A Closer Look at the New Revenue Recognition Standards

The deadline is approaching for private companies to begin reporting using the new revenue recognition standard, and many may find themselves confronting the new standard a lot sooner than they had expected.  Almost all companies will be affected to some extent by the new guidance, though the effect will vary depending on industry and current accounting practices. As amended, the FASB’s standard is effective for non-public entities for the first interim period within annual reporting periods beginning after December 15, 2018.

The core principle of the guidance requires an entity to recognize revenue to depict the transfer of goods or services to customers in an amount that reflects the consideration that it expects to be entitled to in exchange for those goods or services. The application of this principle is carried out in five steps:

Bronswick Benjamin has identified various implementation issues impacting companies across many industries. While FASB has provided guidance to assist companies during this transition, there are numerous challenges to overcome to ensure an integrated implementation. The below developments may provide helpful insight into application of the guidance.

Key components to consider during implementation:

  • The standard will apply to a company’s contracts (explicit or implicit) with customers, except for contracts that are within the scope of other standards (e.g., leases, insurance, financial instruments).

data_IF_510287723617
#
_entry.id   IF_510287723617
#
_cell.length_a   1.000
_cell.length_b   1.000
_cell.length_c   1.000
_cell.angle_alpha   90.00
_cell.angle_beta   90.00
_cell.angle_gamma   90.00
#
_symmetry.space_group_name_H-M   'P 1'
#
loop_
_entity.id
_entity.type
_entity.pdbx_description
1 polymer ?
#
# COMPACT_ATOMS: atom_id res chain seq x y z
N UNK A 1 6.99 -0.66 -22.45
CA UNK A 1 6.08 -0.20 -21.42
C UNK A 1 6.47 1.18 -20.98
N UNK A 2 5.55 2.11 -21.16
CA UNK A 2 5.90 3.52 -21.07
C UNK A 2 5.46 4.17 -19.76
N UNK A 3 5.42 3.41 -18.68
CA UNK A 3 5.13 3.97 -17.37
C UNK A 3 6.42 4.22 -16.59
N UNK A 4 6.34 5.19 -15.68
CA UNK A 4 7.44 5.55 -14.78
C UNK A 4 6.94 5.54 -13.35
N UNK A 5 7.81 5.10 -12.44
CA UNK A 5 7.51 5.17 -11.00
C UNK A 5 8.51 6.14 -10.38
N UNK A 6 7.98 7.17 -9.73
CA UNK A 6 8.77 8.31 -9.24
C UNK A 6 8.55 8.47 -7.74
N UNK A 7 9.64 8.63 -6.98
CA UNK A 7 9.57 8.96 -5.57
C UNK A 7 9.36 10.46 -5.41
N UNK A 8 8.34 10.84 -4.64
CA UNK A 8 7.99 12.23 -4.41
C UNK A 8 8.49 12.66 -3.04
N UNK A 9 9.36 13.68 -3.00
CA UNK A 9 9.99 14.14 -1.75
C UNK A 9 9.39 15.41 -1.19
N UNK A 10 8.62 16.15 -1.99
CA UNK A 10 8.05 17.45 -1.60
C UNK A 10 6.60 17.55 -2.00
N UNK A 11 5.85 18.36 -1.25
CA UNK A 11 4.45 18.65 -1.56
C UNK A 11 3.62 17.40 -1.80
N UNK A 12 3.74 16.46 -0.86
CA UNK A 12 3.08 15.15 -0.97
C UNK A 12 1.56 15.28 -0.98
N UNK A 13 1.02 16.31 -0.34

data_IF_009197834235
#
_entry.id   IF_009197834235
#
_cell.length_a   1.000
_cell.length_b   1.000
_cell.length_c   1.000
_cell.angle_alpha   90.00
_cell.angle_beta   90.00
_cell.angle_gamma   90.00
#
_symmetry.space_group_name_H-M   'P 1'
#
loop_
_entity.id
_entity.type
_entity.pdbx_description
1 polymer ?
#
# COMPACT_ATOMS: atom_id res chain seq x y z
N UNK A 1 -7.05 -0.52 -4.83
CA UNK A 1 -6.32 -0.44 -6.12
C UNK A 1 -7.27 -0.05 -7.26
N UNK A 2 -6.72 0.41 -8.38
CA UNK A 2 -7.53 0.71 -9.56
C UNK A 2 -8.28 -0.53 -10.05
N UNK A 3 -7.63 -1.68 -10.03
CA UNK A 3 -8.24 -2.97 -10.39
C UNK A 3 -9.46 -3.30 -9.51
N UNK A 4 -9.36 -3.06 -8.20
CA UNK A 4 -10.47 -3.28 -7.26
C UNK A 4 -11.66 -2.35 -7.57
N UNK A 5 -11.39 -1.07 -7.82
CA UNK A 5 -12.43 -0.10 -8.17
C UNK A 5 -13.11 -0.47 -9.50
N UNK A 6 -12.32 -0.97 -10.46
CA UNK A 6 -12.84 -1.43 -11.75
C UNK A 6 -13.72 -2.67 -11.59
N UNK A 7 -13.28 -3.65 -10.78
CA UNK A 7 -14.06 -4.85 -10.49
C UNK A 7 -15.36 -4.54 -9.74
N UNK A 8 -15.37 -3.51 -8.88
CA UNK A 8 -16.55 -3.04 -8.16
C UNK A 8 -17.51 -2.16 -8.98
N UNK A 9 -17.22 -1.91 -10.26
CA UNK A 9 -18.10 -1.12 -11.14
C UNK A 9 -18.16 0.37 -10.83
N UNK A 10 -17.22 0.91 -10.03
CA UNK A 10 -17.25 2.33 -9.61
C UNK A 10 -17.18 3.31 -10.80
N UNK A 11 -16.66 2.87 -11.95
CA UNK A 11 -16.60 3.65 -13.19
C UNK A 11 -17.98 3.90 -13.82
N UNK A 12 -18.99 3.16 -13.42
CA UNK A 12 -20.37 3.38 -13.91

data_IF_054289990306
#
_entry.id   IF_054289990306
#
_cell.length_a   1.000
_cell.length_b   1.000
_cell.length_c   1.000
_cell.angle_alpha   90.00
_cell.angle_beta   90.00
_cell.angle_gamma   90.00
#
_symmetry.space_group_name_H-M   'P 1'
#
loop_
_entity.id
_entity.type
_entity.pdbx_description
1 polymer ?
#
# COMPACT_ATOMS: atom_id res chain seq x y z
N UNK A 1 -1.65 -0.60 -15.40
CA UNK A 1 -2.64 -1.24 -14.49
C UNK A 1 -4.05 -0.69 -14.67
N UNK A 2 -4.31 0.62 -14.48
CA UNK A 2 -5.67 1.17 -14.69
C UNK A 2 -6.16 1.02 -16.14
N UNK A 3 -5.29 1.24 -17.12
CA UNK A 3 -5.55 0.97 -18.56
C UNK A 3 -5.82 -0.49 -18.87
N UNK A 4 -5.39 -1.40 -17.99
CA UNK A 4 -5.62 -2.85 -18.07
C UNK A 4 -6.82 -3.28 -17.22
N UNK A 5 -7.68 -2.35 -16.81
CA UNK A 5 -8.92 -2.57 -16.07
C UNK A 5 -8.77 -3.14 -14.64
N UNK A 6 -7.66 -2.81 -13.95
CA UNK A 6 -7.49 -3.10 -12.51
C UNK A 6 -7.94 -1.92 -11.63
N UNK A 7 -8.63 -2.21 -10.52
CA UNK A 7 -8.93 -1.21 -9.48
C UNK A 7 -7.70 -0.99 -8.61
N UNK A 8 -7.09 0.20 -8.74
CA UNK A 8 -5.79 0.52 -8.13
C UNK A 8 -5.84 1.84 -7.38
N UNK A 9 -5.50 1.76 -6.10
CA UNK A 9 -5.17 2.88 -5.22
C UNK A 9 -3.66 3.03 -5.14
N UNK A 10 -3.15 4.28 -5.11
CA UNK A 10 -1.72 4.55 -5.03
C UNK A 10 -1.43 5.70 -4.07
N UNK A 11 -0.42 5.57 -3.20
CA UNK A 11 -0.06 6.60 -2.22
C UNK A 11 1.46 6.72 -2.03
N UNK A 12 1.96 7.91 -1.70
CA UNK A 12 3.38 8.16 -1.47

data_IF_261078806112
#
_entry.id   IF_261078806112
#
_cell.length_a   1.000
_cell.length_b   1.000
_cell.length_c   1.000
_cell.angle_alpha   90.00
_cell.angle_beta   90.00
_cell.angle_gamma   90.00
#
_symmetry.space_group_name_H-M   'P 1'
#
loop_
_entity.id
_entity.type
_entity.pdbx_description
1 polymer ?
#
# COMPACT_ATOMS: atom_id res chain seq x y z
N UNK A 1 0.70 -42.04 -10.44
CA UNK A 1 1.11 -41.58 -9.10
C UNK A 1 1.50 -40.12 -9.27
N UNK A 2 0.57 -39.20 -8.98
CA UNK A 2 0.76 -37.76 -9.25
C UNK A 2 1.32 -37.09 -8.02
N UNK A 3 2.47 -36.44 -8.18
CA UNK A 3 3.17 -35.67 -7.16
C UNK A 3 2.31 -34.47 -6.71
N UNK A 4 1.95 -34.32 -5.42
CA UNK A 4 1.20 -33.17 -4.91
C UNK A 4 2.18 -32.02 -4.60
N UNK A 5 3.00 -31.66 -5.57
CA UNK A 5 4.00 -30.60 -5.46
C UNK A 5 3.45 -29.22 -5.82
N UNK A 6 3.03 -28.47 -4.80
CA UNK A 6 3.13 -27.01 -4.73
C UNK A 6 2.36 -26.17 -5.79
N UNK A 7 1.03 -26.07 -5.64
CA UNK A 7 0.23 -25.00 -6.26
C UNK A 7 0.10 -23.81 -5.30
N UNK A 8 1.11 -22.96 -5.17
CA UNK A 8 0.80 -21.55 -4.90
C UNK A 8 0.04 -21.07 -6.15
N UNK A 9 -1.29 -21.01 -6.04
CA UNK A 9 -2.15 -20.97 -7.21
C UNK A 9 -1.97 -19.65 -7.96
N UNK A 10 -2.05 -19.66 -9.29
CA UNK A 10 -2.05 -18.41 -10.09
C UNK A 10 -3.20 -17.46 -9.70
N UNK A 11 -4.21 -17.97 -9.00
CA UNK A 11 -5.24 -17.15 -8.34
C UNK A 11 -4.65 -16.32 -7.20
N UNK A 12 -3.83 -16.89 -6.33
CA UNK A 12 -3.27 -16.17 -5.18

• The unit of account for revenue recognition under the new standard is a performance obligation (a good or service). A contract may contain one or more performance obligations.
  • A good or service is a distinct performance obligation if the customer can benefit from the good or service either on its own or when combined with other readily available resources
  • The transaction price reflects the amount of consideration to which an entity expects to be entitled in exchange for transferring goods or services. This may include an estimate of variable considerations, time value of money and exclude amounts collected on behalf of third parties, such as some sales taxes.
  • Common forms of variable consideration include; price concessions, volume discounts, rebates, and guarantees amongst others.
  • The incremental costs of obtaining a contract as well as costs to fulfill may be capitalized.

Bronswick Benjamin CPAs & Advisors can guide you through the new revenue recognition process. For more information, please contact Ed Hendry at 847.947.0958 or ehendry@bronswick.com.

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Disclaimer: The information contained in this Blog (the “Blog”) is intended solely to provide general guidance on matters of interest for the personal use of the reader, who accepts full responsibility for its use. In no event will BB or its partners, employees or agents, be liable to you or anyone else for any decision made or action taken in reliance on the information in this Blog or for any consequential, special or similar damages, even if advised of the possibility of such damages.

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